Reduce Task Execution
  • Shuffle phase
  • Fetches input data from all map tasks
  • The portion corresponding to the reduce tasks
    bucket
  • Sort phase
  • Merge-sort all map outputs into a single run
  • Reduce phase
  • Applies user-defined reduce function to the
    merged run
  • Arguments key and corresponding list of values
  • Write output to a temp file in HDFS
  • Atomic rename when finished

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12
Dataflow in Hadoop
  • Map tasks write their output to local disk
  • Output available after map task has completed
  • Reduce tasks write their output to HDFS
  • Once job is finished, next jobs map tasks can be
    scheduled, and will read input from HDFS
  • Therefore, fault tolerance is simple simply
    re-run tasks on failure
  • No consumers see partial operator output

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13
Dataflow in Hadoop
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14
Dataflow in Hadoop
Read Input File
HDFS
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15
Dataflow in Hadoop
Local FS
Local FS
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16
Dataflow in Hadoop
reduce
reduce
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17
Design Implications
  • Fault Tolerance
  • Tasks that fail are simply restarted
  • No further steps required since nothing left the
    task
  • Straggler handling
  • Job response time affected by slow task
  • Slow tasks get executed redundantly
  • Take result from the first to finish
  • Assumes slowdown is due to physical components
    (e.g., network, host machine)
  • Pipelining can support both!

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18
Hadoop Online Prototype (HOP)
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19
Hadoop Online Prototype
  • HOP supports pipelining within and between
    MapReduce jobs push rather than pull
  • Preserves simple fault tolerance scheme
  • Improved job completion time (better cluster
    utilization)
  • Improved detection and handling of stragglers
  • MapReduce programming model unchanged
  • Clients supply same job parameters
  • Hadoop client interface backward compatible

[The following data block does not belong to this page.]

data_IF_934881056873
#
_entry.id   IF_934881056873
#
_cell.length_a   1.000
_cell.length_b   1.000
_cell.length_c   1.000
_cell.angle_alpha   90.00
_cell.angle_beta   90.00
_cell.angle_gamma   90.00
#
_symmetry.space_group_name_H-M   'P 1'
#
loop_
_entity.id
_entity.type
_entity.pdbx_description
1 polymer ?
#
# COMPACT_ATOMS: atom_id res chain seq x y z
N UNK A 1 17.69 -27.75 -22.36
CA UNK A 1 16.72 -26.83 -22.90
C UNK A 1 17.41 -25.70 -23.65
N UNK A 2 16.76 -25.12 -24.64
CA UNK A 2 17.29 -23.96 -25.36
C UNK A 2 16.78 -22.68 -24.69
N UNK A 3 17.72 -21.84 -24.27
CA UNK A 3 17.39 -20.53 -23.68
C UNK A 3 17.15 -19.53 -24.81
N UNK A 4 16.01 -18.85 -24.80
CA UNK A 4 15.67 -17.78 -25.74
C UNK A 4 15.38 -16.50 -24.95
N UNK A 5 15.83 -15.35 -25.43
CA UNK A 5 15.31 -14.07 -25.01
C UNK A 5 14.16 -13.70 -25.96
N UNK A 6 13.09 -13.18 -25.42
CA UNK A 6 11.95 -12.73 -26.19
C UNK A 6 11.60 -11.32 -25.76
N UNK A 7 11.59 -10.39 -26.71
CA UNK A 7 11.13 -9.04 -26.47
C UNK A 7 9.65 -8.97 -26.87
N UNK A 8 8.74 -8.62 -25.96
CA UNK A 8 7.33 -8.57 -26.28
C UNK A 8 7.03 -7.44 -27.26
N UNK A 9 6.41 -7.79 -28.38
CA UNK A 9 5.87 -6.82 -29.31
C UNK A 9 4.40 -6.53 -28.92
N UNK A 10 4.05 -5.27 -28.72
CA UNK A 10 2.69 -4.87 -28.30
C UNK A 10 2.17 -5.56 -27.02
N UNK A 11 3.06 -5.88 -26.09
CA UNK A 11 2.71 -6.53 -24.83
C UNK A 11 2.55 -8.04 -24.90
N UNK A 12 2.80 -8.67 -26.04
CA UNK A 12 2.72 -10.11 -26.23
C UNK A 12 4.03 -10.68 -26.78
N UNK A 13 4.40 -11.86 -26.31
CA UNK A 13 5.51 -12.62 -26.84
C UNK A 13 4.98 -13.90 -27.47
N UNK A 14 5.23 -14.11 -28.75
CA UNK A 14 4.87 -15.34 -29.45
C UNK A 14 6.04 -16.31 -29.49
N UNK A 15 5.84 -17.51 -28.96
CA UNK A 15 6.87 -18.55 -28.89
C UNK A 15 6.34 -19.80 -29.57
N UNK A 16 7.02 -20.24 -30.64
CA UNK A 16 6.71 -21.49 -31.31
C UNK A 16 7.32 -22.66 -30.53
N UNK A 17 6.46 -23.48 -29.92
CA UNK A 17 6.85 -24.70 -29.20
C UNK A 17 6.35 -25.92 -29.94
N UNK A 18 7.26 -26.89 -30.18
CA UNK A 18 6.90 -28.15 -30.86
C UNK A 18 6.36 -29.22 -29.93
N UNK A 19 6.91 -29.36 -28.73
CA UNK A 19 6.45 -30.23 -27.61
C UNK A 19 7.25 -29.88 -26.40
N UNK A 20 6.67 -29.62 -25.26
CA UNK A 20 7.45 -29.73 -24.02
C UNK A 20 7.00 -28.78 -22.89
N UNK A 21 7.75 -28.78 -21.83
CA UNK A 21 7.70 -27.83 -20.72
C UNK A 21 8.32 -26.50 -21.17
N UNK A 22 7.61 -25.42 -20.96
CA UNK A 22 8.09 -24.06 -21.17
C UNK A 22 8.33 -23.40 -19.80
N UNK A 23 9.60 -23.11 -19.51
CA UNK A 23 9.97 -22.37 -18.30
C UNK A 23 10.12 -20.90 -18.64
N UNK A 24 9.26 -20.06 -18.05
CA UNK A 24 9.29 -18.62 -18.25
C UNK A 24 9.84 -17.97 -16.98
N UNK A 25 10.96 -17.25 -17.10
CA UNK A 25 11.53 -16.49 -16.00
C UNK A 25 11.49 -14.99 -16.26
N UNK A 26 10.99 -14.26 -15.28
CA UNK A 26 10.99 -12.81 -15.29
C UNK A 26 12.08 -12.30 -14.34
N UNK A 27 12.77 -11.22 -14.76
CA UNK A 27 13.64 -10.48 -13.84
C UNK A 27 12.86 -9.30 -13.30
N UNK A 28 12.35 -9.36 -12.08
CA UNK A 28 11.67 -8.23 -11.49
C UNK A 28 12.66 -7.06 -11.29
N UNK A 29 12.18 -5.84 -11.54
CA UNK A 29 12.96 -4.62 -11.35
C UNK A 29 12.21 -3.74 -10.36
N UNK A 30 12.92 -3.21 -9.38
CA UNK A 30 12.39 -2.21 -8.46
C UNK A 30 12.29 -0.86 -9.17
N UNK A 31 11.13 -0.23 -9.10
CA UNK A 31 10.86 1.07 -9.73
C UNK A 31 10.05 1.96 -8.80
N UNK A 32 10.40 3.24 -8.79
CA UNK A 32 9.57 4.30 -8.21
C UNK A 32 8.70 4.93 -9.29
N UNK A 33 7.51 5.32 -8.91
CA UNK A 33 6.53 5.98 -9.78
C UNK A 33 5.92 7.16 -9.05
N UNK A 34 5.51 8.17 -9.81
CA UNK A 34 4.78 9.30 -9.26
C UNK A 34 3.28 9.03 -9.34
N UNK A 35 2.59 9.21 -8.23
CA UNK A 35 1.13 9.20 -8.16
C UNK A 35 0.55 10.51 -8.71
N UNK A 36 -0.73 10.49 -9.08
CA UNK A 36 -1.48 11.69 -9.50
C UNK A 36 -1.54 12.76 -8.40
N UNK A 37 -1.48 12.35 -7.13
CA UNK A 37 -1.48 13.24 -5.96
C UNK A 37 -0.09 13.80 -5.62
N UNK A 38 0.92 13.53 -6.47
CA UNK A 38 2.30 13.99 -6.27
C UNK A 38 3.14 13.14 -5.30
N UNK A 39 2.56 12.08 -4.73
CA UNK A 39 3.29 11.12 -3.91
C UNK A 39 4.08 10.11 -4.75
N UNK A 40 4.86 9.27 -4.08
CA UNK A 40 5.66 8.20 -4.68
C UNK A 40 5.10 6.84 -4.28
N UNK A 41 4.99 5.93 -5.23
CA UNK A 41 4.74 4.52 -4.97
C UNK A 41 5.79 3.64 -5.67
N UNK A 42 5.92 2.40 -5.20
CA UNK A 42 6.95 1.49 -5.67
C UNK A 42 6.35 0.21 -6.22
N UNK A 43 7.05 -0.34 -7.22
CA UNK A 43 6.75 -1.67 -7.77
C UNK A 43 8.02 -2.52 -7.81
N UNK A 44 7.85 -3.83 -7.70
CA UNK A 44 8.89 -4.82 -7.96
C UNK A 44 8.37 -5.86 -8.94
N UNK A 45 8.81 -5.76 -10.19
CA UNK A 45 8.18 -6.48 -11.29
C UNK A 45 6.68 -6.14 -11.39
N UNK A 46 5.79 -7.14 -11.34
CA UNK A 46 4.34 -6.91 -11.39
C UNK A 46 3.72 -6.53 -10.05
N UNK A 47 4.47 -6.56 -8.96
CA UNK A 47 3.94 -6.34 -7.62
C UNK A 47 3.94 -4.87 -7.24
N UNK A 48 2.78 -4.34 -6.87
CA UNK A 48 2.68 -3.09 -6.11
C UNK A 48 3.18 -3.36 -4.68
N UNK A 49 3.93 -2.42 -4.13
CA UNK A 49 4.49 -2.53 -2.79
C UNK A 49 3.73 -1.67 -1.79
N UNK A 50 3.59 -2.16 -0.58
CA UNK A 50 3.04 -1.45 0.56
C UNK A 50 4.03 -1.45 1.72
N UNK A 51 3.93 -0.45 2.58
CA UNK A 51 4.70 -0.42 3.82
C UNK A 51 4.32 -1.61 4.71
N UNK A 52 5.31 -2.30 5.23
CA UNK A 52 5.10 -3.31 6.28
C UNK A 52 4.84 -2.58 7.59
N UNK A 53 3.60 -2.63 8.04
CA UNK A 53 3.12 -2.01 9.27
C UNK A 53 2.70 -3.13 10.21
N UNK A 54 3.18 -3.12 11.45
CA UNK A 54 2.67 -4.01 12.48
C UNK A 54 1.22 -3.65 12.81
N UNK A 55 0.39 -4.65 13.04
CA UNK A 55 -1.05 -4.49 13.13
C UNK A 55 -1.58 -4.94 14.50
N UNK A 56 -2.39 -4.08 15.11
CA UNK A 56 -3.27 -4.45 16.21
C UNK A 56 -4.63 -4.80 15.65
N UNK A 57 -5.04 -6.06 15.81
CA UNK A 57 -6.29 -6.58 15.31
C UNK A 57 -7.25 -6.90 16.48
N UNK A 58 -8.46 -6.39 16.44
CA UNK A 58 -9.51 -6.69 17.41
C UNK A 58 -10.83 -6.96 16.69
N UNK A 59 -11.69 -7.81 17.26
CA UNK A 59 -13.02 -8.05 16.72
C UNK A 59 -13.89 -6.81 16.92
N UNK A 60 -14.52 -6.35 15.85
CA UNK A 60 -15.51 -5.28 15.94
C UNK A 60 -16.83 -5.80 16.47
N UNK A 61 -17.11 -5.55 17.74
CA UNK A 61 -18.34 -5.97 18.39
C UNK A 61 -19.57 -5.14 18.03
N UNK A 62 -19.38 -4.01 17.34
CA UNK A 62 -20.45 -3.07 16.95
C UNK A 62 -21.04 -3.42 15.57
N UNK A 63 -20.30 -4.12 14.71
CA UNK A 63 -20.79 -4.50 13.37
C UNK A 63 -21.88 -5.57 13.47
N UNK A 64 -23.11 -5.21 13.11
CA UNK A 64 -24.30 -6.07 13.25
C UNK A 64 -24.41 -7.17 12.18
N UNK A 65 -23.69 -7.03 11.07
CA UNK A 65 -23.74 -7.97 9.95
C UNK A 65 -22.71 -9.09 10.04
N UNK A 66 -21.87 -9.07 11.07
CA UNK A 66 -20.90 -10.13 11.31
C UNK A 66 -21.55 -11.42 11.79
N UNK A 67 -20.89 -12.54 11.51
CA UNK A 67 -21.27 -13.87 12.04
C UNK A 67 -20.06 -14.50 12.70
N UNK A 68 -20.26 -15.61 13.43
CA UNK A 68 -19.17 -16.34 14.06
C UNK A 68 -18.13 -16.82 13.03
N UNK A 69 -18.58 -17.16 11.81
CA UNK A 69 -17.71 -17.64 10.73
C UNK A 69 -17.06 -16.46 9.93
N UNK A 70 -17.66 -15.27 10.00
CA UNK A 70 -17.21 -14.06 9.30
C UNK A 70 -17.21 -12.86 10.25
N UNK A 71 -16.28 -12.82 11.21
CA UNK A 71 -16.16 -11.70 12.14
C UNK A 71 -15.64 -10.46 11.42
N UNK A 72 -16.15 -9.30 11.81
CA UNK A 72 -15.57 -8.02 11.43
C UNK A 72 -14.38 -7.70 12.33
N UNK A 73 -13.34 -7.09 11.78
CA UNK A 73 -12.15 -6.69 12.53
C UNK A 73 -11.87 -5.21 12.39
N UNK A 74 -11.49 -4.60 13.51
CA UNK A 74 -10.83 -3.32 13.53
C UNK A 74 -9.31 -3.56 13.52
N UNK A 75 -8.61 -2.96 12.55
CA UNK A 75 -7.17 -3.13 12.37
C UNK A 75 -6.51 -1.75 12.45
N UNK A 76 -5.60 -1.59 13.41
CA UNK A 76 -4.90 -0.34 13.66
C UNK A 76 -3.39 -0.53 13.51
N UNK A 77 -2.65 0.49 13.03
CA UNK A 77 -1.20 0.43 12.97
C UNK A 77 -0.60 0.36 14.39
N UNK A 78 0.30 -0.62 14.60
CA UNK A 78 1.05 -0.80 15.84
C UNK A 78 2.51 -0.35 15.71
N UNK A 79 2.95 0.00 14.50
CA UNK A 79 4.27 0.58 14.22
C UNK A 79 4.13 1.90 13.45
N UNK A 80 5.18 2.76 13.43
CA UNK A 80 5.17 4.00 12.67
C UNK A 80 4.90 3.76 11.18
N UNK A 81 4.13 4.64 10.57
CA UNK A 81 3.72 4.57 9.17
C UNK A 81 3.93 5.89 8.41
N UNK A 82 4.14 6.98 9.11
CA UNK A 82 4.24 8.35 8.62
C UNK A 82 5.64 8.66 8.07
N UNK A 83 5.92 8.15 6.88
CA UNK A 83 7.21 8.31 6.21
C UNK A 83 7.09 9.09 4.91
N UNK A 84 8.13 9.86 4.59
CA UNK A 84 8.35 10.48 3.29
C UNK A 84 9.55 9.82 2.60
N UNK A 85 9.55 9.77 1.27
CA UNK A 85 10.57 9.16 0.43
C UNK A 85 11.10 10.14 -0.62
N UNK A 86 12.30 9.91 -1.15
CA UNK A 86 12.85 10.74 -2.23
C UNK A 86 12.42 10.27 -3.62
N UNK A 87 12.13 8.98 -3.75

• Extended to take a series of jobs

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20
Pipelining Batch Size
  • Initial design pipeline eagerly (for each row)
  • Moves more sorting work to reducer
  • Prevents use of combiner
  • Map function can block on network I/O
  • Revised design map writes into buffer
  • Spill thread sort combine buffer, spill to
    disk
  • Send thread pipeline spill files gt reducers

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21
Fault Tolerance
  • Fault tolerance in MR is simple and elegant
  • Simply recompute on failure, no state recovery
  • Initial design for pipelining FT
  • Reduce treats in-progress map output as
    tentative, that is can merge together spill
    files generated by the same uncommitted mapper,
    but not combine those spill files with the output
    of other map tasks
  • Revised design
  • Pipelining maps periodically checkpoint output
  • Reducers can consume output lt checkpoint
  • Bonus improved speculative execution

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22
Fault Tolerance in HOP
  • Traditional fault tolerance algorithms for
    pipelined dataflow systems are complex
  • HOP approach write to disk and pipeline
  • Producers write data into in-memory buffer
  • In-memory buffer periodically spilled to disk
  • Spills are also sent to consumers
  • Consumers treat pipelined data as tentative
    until producer is known to complete
  • Fault tolerance via task restart, tentative
    output discarded

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23
Refinement Checkpoints
  • Problem Treating output as tentative inhibits
    parallelism
  • Solution Producers periodically checkpoint
    with Hadoop master node